At the same time, the company also announced the sale of $17 billion worth of bonds—a record-sized corporate bond sale, with more such sales likely to come—to pay for the dividends and share repurchases without tapping its overseas cash.
"Apple now is a more responsible steward of its owners' capital," Spencer says, "and that should help its valuation even as it may grow more slowly.
Like Apple, more companies have been buying back shares of their stocks, even if the market lately has not been rewarding share-reducing firms.
Buybacks theoretically benefit investors by their simple math: If a corporation reduces its share count by 10%, each share ought to be worth 10% more.
Buyback activity rose before the most recent financial crisis, shrunk, and rose again as the recovery began in 2009. By contrast, dividends over the last two decades have been a more stable source of value for stockholders and, thus, are often considered the one thing that stockholders can count on.
Moreover, managements tend to buy back their shares when their stock prices are high. "They tend to overvalue their businesses," Huber says. "They tend to repurchase when things are going well....Instead, they should be buying their stock in times of uncertainty or crisis."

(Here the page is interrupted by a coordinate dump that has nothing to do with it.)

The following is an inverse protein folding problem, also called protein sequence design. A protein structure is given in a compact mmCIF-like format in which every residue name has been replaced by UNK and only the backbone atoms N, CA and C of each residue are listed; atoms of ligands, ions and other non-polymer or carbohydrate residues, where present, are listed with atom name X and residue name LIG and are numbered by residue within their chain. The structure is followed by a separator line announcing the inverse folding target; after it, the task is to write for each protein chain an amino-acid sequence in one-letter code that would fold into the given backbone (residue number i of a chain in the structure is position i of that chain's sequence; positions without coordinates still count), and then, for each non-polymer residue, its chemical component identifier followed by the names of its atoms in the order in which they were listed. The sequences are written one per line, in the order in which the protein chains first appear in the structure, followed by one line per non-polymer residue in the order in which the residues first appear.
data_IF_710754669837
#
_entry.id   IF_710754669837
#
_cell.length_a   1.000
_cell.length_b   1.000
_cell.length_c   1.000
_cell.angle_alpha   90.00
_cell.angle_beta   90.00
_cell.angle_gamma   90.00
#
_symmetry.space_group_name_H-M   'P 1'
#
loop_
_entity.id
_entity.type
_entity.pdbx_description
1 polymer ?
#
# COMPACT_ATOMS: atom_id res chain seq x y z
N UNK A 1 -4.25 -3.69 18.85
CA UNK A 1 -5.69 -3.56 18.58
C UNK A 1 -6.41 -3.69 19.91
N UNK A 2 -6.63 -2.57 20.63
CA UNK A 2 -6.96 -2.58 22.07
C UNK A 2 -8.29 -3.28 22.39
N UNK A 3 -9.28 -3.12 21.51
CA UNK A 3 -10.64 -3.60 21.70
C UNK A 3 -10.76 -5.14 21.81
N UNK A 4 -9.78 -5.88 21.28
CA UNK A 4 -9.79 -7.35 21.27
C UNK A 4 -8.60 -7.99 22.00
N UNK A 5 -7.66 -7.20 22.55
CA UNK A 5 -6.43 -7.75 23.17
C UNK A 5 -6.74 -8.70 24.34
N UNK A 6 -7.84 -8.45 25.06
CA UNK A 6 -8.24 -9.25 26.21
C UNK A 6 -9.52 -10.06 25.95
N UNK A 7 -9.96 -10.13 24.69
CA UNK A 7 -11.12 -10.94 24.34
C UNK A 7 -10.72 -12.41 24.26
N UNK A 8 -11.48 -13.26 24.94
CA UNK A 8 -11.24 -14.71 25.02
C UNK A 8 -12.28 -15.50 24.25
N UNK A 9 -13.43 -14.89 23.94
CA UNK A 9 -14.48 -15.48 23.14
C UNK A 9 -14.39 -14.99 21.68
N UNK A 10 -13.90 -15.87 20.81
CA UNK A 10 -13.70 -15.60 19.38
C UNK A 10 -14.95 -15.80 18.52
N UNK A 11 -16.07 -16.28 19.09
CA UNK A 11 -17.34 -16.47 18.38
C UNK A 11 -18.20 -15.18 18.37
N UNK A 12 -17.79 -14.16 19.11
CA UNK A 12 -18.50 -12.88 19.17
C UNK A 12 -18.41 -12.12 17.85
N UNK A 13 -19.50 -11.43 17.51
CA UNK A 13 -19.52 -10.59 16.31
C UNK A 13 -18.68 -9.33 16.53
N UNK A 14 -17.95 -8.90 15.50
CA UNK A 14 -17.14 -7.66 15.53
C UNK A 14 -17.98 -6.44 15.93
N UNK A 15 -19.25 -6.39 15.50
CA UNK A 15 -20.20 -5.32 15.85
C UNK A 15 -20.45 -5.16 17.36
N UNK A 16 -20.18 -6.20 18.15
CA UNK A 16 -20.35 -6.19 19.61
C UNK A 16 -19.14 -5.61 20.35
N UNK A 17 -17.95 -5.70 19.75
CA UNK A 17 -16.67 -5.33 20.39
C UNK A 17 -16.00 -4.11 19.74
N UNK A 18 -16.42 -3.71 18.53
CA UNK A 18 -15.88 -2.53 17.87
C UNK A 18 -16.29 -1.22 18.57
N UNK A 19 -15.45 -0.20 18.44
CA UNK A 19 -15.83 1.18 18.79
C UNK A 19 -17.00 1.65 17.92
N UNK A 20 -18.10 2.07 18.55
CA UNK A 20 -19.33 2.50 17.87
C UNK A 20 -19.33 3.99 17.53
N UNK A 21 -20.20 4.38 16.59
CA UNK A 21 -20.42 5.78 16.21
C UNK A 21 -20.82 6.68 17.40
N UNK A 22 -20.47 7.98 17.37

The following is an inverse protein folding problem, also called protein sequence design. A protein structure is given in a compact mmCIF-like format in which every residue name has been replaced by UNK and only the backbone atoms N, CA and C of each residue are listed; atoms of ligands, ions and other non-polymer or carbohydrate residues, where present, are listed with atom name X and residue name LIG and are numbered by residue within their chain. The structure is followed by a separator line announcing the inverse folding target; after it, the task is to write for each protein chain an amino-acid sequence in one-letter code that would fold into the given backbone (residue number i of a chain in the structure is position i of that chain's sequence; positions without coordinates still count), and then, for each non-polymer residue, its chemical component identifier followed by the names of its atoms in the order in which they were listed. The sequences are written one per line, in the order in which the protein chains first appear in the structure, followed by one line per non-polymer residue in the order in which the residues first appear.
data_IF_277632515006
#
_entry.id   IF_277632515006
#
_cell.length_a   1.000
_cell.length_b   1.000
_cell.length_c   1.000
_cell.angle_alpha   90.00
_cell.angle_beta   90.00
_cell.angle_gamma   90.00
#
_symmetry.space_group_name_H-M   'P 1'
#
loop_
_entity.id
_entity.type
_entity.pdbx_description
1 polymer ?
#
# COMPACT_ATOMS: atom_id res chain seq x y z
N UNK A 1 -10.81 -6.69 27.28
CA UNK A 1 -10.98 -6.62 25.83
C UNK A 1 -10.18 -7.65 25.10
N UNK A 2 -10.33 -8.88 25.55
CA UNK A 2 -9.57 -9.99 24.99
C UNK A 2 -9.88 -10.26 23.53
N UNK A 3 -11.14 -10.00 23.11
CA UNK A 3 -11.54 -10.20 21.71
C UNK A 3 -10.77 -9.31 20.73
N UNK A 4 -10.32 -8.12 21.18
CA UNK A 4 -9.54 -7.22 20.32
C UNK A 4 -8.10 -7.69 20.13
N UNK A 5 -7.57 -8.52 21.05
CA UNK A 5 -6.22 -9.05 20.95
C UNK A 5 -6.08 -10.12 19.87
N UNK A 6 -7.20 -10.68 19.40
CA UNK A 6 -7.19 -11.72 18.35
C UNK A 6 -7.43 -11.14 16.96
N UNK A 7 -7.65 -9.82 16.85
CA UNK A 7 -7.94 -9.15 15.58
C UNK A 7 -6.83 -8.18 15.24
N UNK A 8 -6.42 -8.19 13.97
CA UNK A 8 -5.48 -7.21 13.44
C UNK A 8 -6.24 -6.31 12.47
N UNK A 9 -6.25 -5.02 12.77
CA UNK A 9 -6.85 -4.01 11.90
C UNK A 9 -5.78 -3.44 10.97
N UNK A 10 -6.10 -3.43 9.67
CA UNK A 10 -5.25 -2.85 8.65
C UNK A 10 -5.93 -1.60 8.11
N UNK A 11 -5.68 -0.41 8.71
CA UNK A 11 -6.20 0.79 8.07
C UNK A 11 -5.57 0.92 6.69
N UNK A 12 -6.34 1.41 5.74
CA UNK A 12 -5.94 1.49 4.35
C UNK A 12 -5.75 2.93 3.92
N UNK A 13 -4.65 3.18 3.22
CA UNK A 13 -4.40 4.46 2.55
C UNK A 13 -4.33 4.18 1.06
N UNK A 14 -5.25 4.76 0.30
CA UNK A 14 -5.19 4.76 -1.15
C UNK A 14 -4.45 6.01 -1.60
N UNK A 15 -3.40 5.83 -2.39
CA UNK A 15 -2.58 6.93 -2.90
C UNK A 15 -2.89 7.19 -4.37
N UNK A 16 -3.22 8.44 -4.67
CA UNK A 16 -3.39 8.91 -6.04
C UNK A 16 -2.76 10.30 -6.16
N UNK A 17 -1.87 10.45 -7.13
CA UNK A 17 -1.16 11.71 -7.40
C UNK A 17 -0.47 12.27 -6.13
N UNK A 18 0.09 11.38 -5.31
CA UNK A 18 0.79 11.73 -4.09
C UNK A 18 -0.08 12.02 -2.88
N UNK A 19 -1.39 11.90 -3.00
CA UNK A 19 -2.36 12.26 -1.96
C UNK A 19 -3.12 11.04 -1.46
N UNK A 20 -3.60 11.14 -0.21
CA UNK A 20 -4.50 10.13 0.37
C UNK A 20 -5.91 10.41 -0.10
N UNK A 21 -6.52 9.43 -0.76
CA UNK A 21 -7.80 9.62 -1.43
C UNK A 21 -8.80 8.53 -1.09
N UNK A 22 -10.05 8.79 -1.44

Adds Preston Athey, manager of the Small-Cap Value Fund, "The real key on stock buybacks is not whether companies do it. It's what they pay. Managements that are not financially astute can destroy shareholder value in this way faster than your dog can eat its dinner."
But overall, buying back shares has tended to pay off, particularly relative to increasing share counts, a T. Rowe Price study has found, though it's hardly a guarantee of outperformance. "Buybacks are more tactical," says Sudhir Nanda, director of quantitative equity research for the firm. "If stockholders get a bump in values, they get it pretty quickly."